The title refers to the rabbits’ destination, Watership Down, a hill in the north of Hampshire, England, near the area where Adams grew up. The story began as tales that Richard Adams told his young daughters Juliet and Rosamund during long car journeys. As he explained in 2007, he “began telling the story of the rabbits … improvised off the top of my head, as we were driving along.”[6][10] He based the struggles of the animals on the struggles he and his friends encountered during the Battle of Oosterbeek, Arnhem, the Netherlands in 1944.[1] The daughters insisted he write it down—”they were very, very persistent”. After some delay he began writing in the evenings and completed it 18 months later.[10] The book is dedicated to the two girls.[11]
    “To Juliet and Rosamund,
    the road to Stratford-on-Avon”
    —Dedication, Watership Down
    Adams’s descriptions of wild rabbit behaviour were based on The Private Life of the Rabbit (1964), by British naturalist Ronald Lockley.[12][13] The two later became friends; they went on an Antarctic tour that resulted in a joint writing venture and a co-authored book, Voyage Through the Antarctic (A. Lane, 1982).[12]
    Watership Down was rejected six times before it was accepted by Rex Collings.[6] The one-man London publisher Collings wrote to an associate, “I’ve just taken on a novel about rabbits, one of them with extra-sensory perception. Do you think I’m mad?” The associate did call it “a mad risk” in her obituary of Collings; “a book as bizarre by an unknown writer which had been turned down by the major London publishers; but it was also dazzlingly brave and intuitive.”[14] Collings had little capital and could not pay an advance but “he got a review copy onto every desk in London that mattered.”[10] Adams wrote that it was Collings who gave Watership Down its title.[15] There was a second edition in 1973.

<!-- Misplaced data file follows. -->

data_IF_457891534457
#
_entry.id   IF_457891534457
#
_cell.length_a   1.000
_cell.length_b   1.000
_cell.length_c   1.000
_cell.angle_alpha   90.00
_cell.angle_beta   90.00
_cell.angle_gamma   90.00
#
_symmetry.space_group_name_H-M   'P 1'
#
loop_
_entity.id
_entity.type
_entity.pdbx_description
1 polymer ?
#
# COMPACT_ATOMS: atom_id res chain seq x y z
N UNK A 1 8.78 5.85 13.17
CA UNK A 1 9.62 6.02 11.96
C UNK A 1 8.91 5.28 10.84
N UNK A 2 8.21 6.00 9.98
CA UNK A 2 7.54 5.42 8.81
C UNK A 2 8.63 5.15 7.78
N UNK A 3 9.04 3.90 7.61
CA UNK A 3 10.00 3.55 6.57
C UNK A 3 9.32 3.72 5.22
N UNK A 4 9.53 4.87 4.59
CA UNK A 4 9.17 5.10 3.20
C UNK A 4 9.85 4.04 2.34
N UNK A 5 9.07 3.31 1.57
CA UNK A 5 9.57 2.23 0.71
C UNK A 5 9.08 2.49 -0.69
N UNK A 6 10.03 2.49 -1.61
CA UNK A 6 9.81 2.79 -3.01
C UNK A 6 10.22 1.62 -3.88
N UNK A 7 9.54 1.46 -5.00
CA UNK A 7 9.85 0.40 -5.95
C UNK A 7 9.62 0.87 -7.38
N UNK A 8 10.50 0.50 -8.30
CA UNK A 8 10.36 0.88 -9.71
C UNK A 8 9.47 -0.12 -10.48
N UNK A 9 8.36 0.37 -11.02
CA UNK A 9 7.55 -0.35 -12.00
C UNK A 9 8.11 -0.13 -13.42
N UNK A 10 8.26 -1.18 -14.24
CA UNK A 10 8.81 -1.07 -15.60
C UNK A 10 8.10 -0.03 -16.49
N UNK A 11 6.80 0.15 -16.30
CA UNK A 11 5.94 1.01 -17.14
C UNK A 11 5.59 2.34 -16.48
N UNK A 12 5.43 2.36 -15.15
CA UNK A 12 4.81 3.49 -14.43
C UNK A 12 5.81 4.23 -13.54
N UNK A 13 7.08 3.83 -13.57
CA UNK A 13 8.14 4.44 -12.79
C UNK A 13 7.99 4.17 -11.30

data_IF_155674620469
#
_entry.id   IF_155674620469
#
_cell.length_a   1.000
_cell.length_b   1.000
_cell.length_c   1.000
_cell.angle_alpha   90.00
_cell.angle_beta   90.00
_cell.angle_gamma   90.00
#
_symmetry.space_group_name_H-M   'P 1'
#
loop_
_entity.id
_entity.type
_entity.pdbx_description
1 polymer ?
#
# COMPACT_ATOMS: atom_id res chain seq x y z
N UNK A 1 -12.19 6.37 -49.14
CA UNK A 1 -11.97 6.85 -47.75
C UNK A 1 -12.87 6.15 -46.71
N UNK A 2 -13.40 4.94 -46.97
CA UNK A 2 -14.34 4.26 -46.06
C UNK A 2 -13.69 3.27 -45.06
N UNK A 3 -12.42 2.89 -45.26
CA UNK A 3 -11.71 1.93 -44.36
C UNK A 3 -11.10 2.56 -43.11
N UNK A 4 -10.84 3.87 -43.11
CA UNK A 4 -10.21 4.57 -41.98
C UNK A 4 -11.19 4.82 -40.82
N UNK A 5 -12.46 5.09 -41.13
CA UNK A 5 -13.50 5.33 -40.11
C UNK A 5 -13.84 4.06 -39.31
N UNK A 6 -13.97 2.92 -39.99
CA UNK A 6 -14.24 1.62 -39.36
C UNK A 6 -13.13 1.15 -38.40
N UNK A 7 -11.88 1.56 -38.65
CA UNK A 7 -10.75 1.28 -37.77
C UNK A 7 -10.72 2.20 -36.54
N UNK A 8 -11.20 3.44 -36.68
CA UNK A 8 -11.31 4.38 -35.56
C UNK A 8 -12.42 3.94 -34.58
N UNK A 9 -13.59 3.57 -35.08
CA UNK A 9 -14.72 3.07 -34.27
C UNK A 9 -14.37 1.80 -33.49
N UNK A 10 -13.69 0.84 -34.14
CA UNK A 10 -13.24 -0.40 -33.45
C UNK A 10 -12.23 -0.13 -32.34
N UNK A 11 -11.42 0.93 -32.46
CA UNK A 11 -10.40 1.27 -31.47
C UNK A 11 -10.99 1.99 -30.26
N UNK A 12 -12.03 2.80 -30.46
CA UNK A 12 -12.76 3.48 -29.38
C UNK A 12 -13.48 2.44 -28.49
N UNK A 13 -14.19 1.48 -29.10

Macmillan USA, then a media giant, published the first U.S. edition in 1974 and a Dutch edition was also published that year by Het Spectrum.[3][16] According to WorldCat, participating libraries hold copies in 18 languages of translation.[17]
    Plot summary[edit]

    The real Watership Down, near the Hampshire village of Kingsclere, in 1975.
    In the Sandleford warren, Fiver, a young runt rabbit who is a seer, receives a frightening vision of his warren’s imminent destruction. When he and his brother Hazel fail to convince their chief rabbit of the need to evacuate, they set out on their own with a small band of rabbits to search for a new home, barely eluding the Owsla, the warren’s military caste.